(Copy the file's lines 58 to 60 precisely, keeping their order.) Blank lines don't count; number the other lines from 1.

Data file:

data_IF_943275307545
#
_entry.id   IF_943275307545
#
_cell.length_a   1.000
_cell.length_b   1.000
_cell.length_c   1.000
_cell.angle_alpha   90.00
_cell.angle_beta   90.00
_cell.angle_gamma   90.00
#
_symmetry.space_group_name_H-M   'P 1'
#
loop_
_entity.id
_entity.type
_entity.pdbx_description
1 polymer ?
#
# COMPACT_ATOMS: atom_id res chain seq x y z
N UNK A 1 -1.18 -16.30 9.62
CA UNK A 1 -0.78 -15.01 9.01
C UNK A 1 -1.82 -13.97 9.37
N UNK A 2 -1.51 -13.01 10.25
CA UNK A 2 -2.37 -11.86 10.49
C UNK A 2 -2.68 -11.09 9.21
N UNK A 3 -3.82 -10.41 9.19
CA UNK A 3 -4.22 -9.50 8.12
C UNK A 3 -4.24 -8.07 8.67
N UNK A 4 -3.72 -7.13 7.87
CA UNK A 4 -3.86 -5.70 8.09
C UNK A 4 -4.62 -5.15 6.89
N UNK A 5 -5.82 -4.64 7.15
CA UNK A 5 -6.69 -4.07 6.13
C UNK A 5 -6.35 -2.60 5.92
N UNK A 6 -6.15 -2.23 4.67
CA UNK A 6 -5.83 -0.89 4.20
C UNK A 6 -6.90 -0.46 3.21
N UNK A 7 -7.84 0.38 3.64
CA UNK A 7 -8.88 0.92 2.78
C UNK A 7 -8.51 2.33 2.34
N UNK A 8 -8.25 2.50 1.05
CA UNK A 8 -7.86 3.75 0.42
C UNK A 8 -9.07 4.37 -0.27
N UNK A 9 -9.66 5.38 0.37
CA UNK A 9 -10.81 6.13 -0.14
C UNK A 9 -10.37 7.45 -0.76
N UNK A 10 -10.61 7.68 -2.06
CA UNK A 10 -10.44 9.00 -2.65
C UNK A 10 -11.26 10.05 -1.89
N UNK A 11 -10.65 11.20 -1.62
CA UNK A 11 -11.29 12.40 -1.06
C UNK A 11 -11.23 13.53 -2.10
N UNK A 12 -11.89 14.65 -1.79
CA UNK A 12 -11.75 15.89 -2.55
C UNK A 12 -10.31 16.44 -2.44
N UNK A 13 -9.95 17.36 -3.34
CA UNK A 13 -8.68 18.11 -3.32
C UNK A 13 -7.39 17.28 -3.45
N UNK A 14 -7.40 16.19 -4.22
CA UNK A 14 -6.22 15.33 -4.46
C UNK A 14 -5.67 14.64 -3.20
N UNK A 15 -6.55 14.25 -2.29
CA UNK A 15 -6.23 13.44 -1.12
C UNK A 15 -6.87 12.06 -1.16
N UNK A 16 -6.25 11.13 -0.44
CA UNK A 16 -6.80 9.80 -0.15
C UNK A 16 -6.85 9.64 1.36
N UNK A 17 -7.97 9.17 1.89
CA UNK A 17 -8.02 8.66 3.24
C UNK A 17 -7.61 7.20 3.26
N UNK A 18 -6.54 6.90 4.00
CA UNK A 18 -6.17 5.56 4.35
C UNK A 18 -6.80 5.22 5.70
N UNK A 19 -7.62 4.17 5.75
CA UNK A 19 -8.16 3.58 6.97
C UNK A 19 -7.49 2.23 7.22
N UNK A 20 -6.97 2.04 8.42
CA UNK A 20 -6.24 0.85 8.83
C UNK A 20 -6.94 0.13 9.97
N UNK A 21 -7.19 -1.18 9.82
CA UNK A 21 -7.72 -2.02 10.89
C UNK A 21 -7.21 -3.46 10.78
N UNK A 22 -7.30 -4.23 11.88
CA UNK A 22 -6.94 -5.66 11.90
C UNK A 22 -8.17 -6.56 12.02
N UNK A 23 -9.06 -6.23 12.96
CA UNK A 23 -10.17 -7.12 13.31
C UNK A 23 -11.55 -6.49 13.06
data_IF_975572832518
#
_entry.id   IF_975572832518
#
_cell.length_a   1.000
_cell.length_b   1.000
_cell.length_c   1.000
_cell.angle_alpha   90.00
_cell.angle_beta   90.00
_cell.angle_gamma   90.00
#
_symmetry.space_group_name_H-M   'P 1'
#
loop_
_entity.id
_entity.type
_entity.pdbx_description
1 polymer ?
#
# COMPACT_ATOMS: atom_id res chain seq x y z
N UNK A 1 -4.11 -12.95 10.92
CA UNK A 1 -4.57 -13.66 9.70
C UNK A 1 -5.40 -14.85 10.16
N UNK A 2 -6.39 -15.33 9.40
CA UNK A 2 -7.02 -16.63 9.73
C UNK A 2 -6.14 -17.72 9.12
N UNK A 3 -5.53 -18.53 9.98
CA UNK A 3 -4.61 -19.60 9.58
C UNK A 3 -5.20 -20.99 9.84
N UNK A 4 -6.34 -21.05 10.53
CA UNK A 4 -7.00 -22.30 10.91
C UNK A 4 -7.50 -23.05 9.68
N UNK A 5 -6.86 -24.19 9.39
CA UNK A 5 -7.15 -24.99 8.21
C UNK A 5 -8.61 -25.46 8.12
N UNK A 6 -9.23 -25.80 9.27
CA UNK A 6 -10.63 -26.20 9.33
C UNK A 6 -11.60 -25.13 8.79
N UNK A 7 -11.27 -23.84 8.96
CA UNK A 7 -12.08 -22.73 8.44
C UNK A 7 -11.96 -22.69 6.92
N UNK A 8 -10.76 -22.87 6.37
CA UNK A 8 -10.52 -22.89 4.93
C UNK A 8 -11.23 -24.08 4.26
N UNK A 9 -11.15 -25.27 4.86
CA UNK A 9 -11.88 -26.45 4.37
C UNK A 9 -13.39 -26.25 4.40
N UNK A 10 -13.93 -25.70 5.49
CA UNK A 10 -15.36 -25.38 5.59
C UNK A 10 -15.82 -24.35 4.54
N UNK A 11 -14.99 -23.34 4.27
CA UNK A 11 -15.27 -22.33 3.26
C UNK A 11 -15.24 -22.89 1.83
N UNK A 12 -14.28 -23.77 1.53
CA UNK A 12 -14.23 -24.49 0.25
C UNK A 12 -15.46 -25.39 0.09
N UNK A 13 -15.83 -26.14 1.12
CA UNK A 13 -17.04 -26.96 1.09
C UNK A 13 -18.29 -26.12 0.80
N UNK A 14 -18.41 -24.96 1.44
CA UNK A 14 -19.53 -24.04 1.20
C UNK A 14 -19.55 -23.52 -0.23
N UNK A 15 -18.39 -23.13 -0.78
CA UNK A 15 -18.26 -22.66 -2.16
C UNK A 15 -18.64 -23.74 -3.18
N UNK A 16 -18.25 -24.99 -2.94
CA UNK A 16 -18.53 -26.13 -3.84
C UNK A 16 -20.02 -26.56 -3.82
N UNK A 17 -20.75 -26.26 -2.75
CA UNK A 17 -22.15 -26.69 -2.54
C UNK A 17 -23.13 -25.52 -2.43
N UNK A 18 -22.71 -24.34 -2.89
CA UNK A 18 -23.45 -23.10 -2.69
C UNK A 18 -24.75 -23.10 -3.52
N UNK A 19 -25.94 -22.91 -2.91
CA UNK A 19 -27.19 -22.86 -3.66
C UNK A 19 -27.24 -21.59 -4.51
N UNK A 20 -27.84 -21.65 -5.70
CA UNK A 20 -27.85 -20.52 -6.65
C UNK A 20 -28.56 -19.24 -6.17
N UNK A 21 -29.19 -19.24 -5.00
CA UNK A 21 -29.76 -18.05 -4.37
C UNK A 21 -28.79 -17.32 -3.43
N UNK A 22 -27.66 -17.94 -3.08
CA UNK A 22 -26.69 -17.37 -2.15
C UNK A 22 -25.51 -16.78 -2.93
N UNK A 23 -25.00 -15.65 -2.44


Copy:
CA UNK A 13 -8.68 18.11 -3.32
C UNK A 13 -7.39 17.28 -3.45
N UNK A 14 -7.40 16.19 -4.22